Less than 24 hours after the news broke, the government of Alberta has spoken out about the depravity of the sick, self-filming, and unrepentant Josh Bowmar, the Ohio man who killed a bear with a homemade spear at a bait site in this western province of Canada.
“The type of archaic hunting seen in the recently posted video… is unacceptable,” Alberta’s Ministry of Environment and Parks said in response to the controversy. “We will introduce a ban on spear hunting this fall.” The department also ordered fish and wildlife officers to see if any charges can be laid under already existing laws.
The blade that Bowmar attached to his spear was 13 centimeters wide and 40 centimeters long. That’s over five inches wide and over a foot long (about 16 inches). It was the equivalent of being hit with a flying ax.
The day before, Bowmar’s wife wounded a bear with a crossbow, and didn’t find the bear until the next day. Who knows how many hours that creature suffered. Neither bear deserved this treatment from these two people. If they did this to a dog or a horse, they’d be in jail for animal cruelty. Let’s hope the authorities are able to bring a case against the two.
There is malice in the world—people with not an ounce of compassion and the ability and desire to inflict great pain. It’s sickening to know that this couple celebrated their cruelty and documented it on a GoPro so they could enjoy it, replaying the experience and getting some sort of warped kick from it.
I am very glad that Alberta’s government is planning on banning spearing as a method of trophy hunting. Certainly it is a method more ethically minded hunters abhor. While they’re at it, officials should end baiting of bears and other animals like wolves and coyotes—a deeply unethical activity that involves luring hungry animals with food and shooting them when they are exposed and vulnerable, unaware of the lurking threat. It’s not allowed for waterfowl hunting and it’s banned in most states and provinces for deer, elk, and moose hunting. It’s a relic of yesteryear to allow this method for predator hunting. And it’s the only way that Bowmar could get close enough to a bear to slay the animal with a spear.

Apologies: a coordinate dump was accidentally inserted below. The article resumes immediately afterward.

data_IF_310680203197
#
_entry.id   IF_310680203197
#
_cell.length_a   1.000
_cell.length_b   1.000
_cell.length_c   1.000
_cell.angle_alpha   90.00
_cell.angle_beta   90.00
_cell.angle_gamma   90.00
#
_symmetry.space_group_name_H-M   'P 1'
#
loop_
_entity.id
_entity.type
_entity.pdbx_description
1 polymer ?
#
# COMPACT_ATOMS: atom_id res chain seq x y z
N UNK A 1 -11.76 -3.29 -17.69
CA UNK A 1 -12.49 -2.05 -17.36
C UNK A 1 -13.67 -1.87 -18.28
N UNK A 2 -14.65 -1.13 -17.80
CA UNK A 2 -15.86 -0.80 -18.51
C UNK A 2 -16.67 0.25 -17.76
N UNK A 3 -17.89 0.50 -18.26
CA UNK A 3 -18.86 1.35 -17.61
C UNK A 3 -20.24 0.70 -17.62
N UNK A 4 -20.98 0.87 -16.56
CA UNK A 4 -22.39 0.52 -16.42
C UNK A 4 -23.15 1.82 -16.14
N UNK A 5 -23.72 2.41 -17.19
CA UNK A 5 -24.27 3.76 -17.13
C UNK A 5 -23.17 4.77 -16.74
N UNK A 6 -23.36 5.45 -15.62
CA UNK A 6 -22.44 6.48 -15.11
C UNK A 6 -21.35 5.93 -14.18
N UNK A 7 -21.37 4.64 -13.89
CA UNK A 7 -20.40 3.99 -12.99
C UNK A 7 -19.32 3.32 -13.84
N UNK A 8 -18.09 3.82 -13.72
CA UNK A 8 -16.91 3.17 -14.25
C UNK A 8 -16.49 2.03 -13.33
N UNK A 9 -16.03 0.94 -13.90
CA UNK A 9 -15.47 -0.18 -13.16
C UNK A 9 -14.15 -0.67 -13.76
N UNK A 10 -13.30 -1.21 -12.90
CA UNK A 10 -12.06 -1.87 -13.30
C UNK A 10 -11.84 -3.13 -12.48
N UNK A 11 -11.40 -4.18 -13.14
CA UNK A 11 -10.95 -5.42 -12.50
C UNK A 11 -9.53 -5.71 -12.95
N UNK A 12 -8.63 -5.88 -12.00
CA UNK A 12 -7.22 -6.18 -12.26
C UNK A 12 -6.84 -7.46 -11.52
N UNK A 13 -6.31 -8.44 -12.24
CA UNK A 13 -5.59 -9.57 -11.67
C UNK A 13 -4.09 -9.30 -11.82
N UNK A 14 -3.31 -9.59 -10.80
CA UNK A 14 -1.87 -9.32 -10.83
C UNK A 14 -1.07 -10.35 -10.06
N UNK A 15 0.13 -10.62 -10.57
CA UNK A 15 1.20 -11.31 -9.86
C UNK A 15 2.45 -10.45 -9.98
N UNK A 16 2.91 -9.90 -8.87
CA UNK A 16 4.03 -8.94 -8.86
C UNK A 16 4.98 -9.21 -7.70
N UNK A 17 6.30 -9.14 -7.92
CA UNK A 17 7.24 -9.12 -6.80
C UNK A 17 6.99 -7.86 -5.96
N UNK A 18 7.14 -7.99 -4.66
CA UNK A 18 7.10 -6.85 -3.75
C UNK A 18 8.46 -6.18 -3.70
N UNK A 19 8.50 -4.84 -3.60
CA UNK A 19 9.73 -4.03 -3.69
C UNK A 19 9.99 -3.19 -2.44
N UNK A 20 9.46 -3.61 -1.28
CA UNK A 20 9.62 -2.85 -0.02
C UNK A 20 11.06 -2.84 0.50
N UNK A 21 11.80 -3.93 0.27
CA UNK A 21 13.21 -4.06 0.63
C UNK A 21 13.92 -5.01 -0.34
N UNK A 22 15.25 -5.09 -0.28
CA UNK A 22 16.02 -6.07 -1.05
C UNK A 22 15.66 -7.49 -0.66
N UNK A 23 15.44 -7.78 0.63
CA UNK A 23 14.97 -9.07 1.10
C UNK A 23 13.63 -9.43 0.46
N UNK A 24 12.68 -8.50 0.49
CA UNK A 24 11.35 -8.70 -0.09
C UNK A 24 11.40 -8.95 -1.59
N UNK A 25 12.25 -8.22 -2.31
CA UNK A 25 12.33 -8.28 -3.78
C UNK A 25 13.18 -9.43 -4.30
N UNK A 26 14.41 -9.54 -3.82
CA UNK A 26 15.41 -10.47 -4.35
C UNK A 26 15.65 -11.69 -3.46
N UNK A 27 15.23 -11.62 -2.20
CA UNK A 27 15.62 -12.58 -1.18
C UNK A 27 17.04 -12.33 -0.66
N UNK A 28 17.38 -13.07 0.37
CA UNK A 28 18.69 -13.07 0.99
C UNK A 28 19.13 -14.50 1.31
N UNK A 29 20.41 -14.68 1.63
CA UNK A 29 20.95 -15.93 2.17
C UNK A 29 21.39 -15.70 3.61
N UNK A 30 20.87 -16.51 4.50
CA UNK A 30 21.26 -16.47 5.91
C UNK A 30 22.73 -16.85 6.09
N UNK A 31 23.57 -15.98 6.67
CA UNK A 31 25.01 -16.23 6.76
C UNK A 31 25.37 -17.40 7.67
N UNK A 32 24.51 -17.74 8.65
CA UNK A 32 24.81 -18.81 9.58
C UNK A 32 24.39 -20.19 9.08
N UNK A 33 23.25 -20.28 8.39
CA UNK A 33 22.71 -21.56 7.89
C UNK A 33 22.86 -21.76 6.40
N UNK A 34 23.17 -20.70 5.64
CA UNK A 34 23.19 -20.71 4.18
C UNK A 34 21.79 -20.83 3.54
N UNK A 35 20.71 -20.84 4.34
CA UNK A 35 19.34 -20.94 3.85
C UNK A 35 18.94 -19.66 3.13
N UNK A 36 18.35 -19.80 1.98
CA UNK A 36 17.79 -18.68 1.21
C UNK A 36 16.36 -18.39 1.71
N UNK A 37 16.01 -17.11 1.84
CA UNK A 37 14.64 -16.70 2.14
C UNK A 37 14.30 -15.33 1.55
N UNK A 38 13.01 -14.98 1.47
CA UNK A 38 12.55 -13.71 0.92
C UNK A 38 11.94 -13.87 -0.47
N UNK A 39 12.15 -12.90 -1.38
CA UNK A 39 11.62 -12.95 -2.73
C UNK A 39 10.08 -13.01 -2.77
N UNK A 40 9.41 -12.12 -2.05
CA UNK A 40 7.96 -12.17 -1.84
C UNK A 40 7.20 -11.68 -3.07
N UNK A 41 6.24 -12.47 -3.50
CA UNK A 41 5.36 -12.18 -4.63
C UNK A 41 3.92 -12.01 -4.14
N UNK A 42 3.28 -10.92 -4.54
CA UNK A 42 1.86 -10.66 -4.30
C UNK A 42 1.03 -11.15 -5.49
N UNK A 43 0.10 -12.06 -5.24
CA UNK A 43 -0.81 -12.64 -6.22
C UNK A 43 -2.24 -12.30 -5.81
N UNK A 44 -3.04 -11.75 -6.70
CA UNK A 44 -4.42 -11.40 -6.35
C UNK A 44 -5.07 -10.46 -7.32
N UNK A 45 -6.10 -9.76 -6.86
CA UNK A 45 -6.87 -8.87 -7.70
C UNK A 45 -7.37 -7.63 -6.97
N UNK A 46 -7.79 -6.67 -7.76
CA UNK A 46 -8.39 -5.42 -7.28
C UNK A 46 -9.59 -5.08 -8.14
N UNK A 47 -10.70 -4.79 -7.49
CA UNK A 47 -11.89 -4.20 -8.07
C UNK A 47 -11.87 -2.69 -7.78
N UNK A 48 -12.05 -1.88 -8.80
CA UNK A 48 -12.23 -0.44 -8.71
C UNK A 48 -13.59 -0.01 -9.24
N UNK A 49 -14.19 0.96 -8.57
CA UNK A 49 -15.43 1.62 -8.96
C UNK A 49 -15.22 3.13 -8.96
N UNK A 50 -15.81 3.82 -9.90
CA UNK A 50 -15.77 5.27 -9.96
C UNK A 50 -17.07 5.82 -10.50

In fact, it’s probably a good time for Alberta to listen to the public on the broader issue of trophy hunting—killing animals as a head-hunting exercise. Polling shows Canadians are deeply opposed to it, including the overwhelming majority of Albertans. It’s not enough that we as a society—and our governments—respond to the latest cases of cruelty and prevent its most appalling forms from recurring. We must get ahead of the larger, fundamental problem and lift our sights and establish a new normal when it comes to our treatment of wildlife. Shooting them for bragging rights and wall mounts is a practice that cannot stand the test of time and is inconsistent with the values of a society that gives regard to animals.